Reading Mahāyāna Buddhist literature you will find reference to many bodhisattvas who are not so well known in the present day, yet historically had a significant role in iconography and popular practices. In the East Asian context it is Japan which best preserved the artistic traditions (in particular sculpture) which brought these figures into the world for all to see. The Japanese initially inherited such traditions from the Korean peninsula and China, though unfortunately the vicissitudes of history were not kind to Buddhism on the mainland. In Japan you can find wooden sculptures dating back to the Asuka Period (592-710), which corresponds to the Sui (581-618) and early Tang (618-907) periods in China. Such preservation is nothing short of remarkable.

There are a few noteworthy bodhisattva figures which are well represented in the ancient Japanese Buddhist artistic tradition which I want to take a look at here. They have served for many centuries as objects of devotion and inspiration, but also have had a role to play in Buddhist practice as well.

Mahāsthāmaprāpta, Late Heian (794-1185)
Mahāsthāmaprāpta Bodhisattva 大勢至菩薩 is one such figure. He is known for his great wisdom with which he eliminates confusion. He flanks Amitābha Buddha with his fellow attendant Avalokitēśvara. The triad are said to greet devotees and guide them to the Pure Land at death. In contrast to Avalokitēśvara's compassion, Mahāsthāmaprāpta illuminates everywhere with his wisdom. In one sense he represents the wisdom of Amitābha. The pair are described in the Sukhāvatīvyūha Sūtra 無量壽經 and the Sūtra of the Meditation on the Buddha of Immeasurable Life 觀無量壽經. The latter has Avalokitēśvara to the right of Amitābha and Mahāsthāmaprāpta to the left, whereas in the esoteric tradition their sides are reversed. The three are conventionally called the holy beings of the west (i.e., the western Pure Land).

In esoteric tradition he is one of the eight great bodhisattvas, appearing in the Hall of Avalokitēśvara 觀音院 in the Garbhadhātu Maṇḍala 胎藏界曼荼羅. His name does differ however throughout esoteric scriptures. According to the Karuṇāpuṇḍarīka Sūtra, following the pariṇirvāṇa of Amitābha, Avalokitēśvara will take his place as next in line for buddhahood and thereafter Mahāsthāmaprāpta will follow Avalokitēśvara.

In Japan there are scarce specimens where he is alone, never having gained the popular following of his fellow attendant.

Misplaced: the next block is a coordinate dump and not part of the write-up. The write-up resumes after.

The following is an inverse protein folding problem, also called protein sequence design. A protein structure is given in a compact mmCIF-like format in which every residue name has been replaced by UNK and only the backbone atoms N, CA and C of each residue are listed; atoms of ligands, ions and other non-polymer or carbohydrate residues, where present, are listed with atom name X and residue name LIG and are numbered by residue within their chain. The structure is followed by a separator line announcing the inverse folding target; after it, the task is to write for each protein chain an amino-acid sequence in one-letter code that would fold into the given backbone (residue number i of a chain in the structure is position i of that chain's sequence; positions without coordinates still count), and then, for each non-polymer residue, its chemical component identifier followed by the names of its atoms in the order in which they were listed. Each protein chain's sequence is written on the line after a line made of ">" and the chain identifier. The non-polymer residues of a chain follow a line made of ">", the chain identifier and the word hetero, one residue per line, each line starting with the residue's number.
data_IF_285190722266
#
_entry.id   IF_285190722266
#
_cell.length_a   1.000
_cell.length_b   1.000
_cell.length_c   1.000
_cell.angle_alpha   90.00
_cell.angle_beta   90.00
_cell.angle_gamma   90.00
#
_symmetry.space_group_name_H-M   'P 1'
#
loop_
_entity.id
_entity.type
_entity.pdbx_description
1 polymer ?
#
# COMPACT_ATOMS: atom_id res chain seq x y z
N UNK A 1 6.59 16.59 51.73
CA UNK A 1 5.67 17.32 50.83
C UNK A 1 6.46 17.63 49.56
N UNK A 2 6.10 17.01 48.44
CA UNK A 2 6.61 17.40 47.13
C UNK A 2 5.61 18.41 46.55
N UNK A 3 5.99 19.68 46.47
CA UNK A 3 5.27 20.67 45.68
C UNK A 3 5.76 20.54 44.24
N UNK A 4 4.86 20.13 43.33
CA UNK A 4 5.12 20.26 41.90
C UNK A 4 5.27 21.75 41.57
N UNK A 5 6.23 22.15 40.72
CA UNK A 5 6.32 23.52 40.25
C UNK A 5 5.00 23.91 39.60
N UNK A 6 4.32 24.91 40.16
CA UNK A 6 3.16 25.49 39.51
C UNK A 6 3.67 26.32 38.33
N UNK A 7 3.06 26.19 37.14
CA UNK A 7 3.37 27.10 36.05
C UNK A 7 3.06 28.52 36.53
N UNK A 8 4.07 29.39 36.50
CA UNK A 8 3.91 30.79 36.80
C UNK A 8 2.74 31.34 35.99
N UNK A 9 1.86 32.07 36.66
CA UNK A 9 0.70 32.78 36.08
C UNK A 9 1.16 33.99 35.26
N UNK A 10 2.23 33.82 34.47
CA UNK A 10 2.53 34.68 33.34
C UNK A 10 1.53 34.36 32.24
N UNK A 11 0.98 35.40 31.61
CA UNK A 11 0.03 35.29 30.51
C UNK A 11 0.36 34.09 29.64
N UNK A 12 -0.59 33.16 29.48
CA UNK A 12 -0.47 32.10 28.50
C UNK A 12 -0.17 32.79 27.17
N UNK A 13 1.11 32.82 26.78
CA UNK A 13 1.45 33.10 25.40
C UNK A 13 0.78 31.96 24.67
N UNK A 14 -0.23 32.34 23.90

Another famous triad includes Bhaiṣajyaguru 藥師如來 (Medicine Buddha) and his two bodhisattva retainers Sūryaprabha 日光菩薩 (Sunlight Bodhisattva) and Candraprabha 月光菩薩 (Moonlight Bodhisattva), who are said to be the chief bodhisattvas of Bhaiṣajyaguru's buddha-realm and also his immediate successors to buddhahood. Together the three are called the holy beings of the east (i.e., the pure emerald world of the east). Bhaiṣajyaguru is chiefly associated with healing while the pair are charged with the task of protecting the teachings of the Tathāgata.

As far as the art record goes in Japan, the pair are almost always alongside Bhaiṣajyaguru. There are almost no examples of them being crafted as single individuals. One famous example of the triad in Nara, Japan is at Tōkōn-dō 東金堂 at Kōfuku-ji 興福寺 pictured here. On the left side of Bhaiṣajyaguru is Sūryaprabha with Candraprabha on the opposite. The central bronze image of Bhaiṣajyaguru is from 1415, though the flanking pair are from the Nara period (710-794).

In the esoteric tradition Candraprabha appears in the Vajradhātu Maṇḍala 金剛界曼荼羅 and Garbhadhātu Maṇḍala. Sūryaprabha appears in the latter. As with Mahāsthāmaprāpta, these figures also have secret names within the esoteric context. This is a feature to the developed esoteric literature: exoteric figures all have their secret designations. They might also have alternative appearances.

The pair are also associated with the Great Compassion Dhāraṇī of Avalokitēśvara. Candraprabha and Sūryaprabha along with immeasurable deva-s increase the efficacy of the incantation when anyone sincerely recites it. Likewise, the two have their own respective dhāraṇī-s which when recited offer protection and elimination of obstacles such as demons, disease and natural disasters.

According to one myth, long ago during the time of Vidyutprabha Tathāgata there was a Brahman raising two sons. Driven by the chaos in the world he generated bodhicitta and vowed to liberate all suffering beings. His sons vowed to make offerings. Vidyutprabha Tathāgata praised him and encouraged him to take the name Medicine King, and his sons to take the names "Sun Illumination" and "Moon Illumination". Later this Medicine King became Bhaiṣajyaguru with his two sons as retainers who became bodhisattvas.

Candraprabha and Sūryaprabha, Tenpyō period 天平 (729-749)

Ākāśagarbha Bodhisattva 虛空藏菩薩, otherwise known as Gaganagarbha, is another prominent bodhisattva that is not so well known in the English speaking world. As his name implies, he is like a limitless treasury of wisdom and merit.